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Soft materials in processing conditions: linking engineering with molecular behavior

November 14, 2019 - November 15, 2019

 

Registration for this event is required. Please click here to register. Click here to view the draft agenda for the event.

During polymer processing, there are many stages where the materials are subjected to a combination of rapidly varying physical parameters like shear, temperature quenches, pressure and volume variations. There is broad expertise in the engineering aspects of the handling and processing of polymers, which has been built up over many years and in practice relies heavily on empirical findings. Progress in understanding the molecular behavior under processing conditions has been made, but the connections between the molecular scale and the macroscopic world are still somewhat elusive. To improve the properties of materials produced via conventional processing as well as in the relatively new field of additive manufacturing requires insights into the behavior of macromolecules subjected to extreme conditions.

Neutron and X-ray based experimental techniques are the rare tools that can provide real-time insights into the structural developments in polymers during rapidly changing conditions intrinsic to processing in the bulk as well as in additive manufacturing. The results of such on-line experiments can be used either as direct information or to verify the predictions of computer modeling.

On 14-15 November 2019, a workshop will be organized at UNC Chapel Hill with the goal to bring processing engineers, polymer scientists, X-ray and neutron beamline scientists, and computer modelers together to identify fundamental research to overcome scientific and technical barriers for innovations in polymer processing.

The first outcome should focus on  an increased awareness of performing time-resolved in-situ characterization experiments using the X-ray and neutron beamlines and how this can be harmonized with  research demands from the academic and the engineering polymer processing research community. The second-outcome should include the  exploration of what collaborations would be effective, develop a plan to jump-start engagements, and determine if there would be scope to create a (virtual) center or other forms of coordination, which would facilitate response to funding calls from DoE and/or NSF  established in the near future.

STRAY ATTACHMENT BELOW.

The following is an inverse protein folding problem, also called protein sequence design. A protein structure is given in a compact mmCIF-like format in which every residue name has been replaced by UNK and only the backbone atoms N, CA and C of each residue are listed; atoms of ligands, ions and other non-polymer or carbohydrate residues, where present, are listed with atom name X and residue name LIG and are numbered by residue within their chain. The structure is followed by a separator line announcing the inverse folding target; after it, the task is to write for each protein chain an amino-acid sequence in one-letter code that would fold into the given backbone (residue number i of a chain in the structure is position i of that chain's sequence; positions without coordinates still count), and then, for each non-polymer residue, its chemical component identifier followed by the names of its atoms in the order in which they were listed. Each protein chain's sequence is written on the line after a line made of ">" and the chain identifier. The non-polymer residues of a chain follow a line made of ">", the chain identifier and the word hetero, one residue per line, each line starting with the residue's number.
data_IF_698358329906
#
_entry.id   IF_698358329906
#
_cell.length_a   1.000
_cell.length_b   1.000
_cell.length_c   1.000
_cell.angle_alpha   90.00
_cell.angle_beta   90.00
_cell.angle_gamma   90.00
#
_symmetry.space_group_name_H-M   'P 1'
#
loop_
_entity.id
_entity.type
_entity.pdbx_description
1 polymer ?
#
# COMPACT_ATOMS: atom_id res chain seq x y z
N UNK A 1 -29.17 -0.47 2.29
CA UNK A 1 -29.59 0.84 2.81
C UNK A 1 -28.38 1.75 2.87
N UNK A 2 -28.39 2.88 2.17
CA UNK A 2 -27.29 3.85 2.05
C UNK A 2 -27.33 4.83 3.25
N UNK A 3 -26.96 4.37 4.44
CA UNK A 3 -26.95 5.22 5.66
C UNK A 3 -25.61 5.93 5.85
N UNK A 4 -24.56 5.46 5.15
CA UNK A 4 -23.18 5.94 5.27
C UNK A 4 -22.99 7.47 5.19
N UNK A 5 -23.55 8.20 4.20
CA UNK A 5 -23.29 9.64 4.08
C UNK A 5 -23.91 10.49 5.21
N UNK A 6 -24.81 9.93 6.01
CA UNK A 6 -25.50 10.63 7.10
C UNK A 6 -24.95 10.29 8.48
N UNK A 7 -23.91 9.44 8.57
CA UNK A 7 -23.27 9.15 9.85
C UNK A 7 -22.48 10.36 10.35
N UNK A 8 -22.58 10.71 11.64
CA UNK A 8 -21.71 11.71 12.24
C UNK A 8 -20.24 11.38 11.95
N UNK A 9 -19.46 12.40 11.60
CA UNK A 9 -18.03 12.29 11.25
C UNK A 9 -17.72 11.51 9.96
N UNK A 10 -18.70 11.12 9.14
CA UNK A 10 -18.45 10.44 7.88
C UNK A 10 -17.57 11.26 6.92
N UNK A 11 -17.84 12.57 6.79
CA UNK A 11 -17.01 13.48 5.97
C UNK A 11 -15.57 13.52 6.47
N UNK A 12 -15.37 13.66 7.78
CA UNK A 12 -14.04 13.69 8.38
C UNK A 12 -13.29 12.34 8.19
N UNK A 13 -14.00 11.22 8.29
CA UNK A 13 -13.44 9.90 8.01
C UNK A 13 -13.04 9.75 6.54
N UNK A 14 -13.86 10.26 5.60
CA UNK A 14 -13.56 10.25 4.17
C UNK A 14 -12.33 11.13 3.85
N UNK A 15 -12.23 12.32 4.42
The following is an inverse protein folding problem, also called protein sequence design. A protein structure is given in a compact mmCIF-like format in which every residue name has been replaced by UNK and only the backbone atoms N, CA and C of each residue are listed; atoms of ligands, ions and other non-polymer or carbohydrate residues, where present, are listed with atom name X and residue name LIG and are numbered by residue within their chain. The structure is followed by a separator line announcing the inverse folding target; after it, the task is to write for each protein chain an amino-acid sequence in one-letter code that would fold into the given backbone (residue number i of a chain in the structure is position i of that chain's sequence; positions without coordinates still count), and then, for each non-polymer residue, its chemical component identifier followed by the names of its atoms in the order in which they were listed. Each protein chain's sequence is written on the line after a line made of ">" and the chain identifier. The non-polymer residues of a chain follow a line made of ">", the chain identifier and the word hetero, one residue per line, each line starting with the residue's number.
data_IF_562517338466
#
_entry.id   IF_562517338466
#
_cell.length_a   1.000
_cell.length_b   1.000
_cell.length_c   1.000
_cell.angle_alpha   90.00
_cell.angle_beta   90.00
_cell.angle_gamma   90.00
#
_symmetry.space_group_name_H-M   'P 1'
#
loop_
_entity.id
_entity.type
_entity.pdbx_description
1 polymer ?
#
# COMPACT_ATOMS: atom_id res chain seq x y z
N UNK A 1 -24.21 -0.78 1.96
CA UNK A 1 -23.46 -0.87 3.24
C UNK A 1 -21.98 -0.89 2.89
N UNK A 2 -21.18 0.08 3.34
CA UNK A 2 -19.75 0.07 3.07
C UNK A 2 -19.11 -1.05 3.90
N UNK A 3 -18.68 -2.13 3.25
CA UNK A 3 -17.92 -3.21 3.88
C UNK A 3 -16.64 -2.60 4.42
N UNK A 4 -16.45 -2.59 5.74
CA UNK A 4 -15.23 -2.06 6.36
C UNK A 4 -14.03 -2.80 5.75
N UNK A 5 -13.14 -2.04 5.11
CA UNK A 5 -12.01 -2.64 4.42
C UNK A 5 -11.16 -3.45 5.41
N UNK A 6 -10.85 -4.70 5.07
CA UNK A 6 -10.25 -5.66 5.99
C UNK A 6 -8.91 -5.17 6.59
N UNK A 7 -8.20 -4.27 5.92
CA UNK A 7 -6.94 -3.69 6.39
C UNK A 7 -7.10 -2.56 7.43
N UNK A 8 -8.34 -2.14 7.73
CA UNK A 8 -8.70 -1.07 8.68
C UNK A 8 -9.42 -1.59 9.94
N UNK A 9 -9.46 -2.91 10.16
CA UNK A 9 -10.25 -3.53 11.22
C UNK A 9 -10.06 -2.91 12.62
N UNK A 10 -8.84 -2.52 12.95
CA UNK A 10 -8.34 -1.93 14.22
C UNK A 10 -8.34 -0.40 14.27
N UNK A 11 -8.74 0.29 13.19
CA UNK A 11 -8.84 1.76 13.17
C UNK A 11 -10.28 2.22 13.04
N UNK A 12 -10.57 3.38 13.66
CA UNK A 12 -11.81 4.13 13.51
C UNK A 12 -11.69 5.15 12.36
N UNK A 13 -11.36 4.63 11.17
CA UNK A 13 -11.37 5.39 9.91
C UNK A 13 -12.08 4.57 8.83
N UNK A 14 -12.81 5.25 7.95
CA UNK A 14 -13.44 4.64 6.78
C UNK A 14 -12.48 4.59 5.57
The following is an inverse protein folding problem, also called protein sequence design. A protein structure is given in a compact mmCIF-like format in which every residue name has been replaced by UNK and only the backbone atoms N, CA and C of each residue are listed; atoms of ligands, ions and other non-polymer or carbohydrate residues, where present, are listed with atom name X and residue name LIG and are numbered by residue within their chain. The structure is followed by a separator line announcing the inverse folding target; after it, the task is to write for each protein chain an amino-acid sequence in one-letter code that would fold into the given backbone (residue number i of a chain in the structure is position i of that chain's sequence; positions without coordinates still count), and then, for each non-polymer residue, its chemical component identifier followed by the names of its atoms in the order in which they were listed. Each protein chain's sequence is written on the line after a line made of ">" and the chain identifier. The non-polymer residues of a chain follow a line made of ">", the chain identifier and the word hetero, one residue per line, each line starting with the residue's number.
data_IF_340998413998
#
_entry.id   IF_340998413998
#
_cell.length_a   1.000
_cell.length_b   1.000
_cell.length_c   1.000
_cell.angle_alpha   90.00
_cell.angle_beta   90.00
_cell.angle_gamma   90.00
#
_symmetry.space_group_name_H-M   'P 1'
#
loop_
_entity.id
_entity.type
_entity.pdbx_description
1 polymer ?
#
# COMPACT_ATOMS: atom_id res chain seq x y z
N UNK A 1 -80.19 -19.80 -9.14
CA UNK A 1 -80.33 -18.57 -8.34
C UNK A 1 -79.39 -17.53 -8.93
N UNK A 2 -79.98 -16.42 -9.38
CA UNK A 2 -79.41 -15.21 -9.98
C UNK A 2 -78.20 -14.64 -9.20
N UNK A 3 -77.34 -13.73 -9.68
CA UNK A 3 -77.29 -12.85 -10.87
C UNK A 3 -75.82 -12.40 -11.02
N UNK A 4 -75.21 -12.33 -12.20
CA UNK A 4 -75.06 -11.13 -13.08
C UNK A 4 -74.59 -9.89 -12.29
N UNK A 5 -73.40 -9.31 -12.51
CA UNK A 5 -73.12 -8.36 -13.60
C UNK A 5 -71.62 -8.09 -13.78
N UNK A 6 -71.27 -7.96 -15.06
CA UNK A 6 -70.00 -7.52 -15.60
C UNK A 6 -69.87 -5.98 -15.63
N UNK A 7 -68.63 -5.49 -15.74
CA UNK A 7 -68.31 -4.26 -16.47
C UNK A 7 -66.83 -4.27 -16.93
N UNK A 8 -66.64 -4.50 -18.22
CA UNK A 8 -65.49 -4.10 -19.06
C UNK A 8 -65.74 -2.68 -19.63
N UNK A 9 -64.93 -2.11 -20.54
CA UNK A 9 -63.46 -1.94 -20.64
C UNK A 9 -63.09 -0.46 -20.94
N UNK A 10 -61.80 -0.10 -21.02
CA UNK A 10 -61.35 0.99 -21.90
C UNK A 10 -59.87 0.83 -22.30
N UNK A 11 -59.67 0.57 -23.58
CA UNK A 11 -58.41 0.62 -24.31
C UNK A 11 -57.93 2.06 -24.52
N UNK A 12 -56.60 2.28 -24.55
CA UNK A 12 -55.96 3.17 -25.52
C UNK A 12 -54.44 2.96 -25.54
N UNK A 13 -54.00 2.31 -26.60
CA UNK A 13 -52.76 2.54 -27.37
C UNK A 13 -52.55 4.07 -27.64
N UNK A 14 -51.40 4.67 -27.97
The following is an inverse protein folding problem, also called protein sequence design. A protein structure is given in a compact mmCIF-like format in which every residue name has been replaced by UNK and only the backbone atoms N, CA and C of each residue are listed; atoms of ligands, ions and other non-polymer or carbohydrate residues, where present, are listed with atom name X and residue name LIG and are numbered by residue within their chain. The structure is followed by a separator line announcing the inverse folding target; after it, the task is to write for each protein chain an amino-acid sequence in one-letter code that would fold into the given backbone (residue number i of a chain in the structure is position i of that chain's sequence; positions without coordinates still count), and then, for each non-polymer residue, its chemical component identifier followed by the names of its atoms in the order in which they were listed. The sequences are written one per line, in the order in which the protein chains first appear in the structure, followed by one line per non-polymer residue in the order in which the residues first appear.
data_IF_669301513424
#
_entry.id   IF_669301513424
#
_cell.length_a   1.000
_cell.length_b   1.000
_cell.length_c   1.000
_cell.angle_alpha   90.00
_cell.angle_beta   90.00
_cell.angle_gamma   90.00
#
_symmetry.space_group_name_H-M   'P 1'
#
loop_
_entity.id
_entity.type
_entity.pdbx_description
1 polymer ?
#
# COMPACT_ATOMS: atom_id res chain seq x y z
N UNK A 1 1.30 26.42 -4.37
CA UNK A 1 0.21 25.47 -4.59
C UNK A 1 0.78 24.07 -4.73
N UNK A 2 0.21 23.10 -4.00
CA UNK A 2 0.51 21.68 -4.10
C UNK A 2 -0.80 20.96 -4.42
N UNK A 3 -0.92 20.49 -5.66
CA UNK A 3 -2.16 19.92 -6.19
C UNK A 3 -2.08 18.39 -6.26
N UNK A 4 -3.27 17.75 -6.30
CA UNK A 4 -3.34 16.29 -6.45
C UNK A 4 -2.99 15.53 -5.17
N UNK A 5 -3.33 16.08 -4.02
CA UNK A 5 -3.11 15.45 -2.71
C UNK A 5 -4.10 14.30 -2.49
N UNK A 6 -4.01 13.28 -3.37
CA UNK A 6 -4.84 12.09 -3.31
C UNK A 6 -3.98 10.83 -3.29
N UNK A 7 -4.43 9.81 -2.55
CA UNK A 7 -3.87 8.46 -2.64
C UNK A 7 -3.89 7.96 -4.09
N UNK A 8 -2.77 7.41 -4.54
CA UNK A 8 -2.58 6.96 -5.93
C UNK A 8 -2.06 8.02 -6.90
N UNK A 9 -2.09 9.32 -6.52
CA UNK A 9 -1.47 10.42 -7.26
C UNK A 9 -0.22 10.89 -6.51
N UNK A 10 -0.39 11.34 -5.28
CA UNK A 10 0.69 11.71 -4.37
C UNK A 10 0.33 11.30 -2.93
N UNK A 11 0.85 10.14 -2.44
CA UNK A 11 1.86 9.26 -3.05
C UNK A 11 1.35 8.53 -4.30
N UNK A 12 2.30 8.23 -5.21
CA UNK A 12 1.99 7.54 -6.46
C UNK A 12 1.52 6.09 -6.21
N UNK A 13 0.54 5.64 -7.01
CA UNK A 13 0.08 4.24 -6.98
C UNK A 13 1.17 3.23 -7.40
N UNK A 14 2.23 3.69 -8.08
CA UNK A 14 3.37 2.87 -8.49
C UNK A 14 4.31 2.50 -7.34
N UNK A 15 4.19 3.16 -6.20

This workshop is intended for staff, faculty, advanced students, postdoctoral trainees, and beamline users interested in learning more about future uses and applications of beamline technology.

 

Invited Speaker: Professor Gerrit Peters, Eindhoven University of Technology

Gerrit Peters, PhD, is a Full Professor at Eindhoven University of Technology (TU/e), where he is Chair of Theoretical and Applied Rheology. Key areas of expertise are rheology of polymers and soft tissues and structure development during polymer processing. His current research focused on these areas, more specifically on constitutive modeling of mechanical induced phase changes and structure–property relations. Applications are found in film blowing, extrusion, injection molding and electrospinning of amorphous, semi-crystalline and reactive polymers. His work also incorporates the development of dedicated experimental setups such as, for example, a unique dilatometer (the Pyrouette) that allows for high cooling rates and sample shearing. Gerrit also participates in the research of biomechanics. He was involved in the development and testing of heart valves prosthesis, tissue engineered heart valves and still works on the rheology of different biological tissues such as brain tissue, thrombus, skin and fat.

 

 

 

 

 

 

 

 

 

 

Event Location

Wilson Library Pleasants Family Conference Room

Venue

Wilson Library Pleasants Family Assembly Room
200 South Road
Chapel Hill, North Carolina 27515
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